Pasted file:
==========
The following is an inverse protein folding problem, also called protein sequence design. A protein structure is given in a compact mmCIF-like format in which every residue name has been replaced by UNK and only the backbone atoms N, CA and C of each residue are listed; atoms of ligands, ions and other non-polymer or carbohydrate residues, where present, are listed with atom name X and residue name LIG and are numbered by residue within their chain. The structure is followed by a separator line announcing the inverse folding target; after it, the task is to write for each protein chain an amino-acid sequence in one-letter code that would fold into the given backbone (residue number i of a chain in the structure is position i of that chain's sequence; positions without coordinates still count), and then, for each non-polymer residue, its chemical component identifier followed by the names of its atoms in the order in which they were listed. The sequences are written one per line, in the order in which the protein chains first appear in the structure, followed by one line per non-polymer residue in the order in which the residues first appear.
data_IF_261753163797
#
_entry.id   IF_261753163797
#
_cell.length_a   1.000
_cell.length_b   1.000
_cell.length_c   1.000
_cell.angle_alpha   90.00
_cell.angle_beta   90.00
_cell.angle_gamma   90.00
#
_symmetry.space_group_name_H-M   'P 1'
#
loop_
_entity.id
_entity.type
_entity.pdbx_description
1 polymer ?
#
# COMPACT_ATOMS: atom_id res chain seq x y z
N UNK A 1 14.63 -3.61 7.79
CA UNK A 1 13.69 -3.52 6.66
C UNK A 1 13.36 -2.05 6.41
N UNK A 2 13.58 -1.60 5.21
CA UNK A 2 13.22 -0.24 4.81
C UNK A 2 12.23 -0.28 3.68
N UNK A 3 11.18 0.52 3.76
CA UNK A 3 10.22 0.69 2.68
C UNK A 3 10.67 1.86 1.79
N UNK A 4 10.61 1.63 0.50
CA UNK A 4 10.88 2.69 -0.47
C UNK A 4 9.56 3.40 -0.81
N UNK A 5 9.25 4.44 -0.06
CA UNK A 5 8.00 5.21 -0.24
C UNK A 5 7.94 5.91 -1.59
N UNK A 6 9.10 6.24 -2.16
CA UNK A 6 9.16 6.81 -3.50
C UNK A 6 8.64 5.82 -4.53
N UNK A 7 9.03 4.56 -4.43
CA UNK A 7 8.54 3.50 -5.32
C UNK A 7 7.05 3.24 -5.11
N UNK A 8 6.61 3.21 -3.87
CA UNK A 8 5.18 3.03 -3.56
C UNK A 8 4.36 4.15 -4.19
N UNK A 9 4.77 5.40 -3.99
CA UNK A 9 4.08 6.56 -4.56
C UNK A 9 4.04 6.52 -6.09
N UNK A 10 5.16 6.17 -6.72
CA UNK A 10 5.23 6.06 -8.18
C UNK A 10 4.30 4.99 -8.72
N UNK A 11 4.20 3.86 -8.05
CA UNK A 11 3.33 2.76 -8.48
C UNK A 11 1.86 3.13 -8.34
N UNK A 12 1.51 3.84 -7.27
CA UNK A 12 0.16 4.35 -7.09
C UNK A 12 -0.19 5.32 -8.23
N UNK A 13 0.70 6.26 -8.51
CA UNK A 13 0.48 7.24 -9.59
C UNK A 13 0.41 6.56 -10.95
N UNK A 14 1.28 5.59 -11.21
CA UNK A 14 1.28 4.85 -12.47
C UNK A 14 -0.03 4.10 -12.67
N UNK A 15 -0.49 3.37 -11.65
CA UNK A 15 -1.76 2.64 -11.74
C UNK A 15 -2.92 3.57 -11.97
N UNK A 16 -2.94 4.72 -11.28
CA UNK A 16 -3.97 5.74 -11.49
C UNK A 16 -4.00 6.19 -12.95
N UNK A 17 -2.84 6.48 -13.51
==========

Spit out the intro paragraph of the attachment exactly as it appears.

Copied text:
The following is an inverse protein folding problem, also called protein sequence design. A protein structure is given in a compact mmCIF-like format in which every residue name has been replaced by UNK and only the backbone atoms N, CA and C of each residue are listed; atoms of ligands, ions and other non-polymer or carbohydrate residues, where present, are listed with atom name X and residue name LIG and are numbered by residue within their chain. The structure is followed by a separator line announcing the inverse folding target; after it, the task is to write for each protein chain an amino-acid sequence in one-letter code that would fold into the given backbone (residue number i of a chain in the structure is position i of that chain's sequence; positions without coordinates still count), and then, for each non-polymer residue, its chemical component identifier followed by the names of its atoms in the order in which they were listed. The sequences are written one per line, in the order in which the protein chains first appear in the structure, followed by one line per non-polymer residue in the order in which the residues first appear.